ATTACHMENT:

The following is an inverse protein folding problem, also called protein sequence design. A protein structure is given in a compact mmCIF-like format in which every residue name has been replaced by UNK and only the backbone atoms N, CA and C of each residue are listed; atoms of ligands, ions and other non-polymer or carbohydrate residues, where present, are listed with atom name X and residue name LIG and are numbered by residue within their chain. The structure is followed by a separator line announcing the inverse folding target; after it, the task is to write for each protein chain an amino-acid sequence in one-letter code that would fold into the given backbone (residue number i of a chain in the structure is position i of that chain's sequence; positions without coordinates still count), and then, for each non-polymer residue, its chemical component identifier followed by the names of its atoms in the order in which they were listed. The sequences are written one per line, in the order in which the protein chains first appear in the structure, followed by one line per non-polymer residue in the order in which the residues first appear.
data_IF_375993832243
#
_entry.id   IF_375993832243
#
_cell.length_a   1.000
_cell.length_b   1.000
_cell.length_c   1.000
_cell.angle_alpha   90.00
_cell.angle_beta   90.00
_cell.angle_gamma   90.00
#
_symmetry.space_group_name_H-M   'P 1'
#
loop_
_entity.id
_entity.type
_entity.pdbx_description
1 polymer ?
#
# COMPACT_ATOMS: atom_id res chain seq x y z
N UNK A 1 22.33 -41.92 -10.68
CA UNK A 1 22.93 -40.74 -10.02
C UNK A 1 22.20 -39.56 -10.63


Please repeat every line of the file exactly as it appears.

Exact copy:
The following is an inverse protein folding problem, also called protein sequence design. A protein structure is given in a compact mmCIF-like format in which every residue name has been replaced by UNK and only the backbone atoms N, CA and C of each residue are listed; atoms of ligands, ions and other non-polymer or carbohydrate residues, where present, are listed with atom name X and residue name LIG and are numbered by residue within their chain. The structure is followed by a separator line announcing the inverse folding target; after it, the task is to write for each protein chain an amino-acid sequence in one-letter code that would fold into the given backbone (residue number i of a chain in the structure is position i of that chain's sequence; positions without coordinates still count), and then, for each non-polymer residue, its chemical component identifier followed by the names of its atoms in the order in which they were listed. The sequences are written one per line, in the order in which the protein chains first appear in the structure, followed by one line per non-polymer residue in the order in which the residues first appear.
data_IF_375993832243
#
_entry.id   IF_375993832243
#
_cell.length_a   1.000
_cell.length_b   1.000
_cell.length_c   1.000
_cell.angle_alpha   90.00
_cell.angle_beta   90.00
_cell.angle_gamma   90.00
#
_symmetry.space_group_name_H-M   'P 1'
#
loop_
_entity.id
_entity.type
_entity.pdbx_description
1 polymer ?
#
# COMPACT_ATOMS: atom_id res chain seq x y z
N UNK A 1 22.33 -41.92 -10.68
CA UNK A 1 22.93 -40.74 -10.02
C UNK A 1 22.20 -39.56 -10.63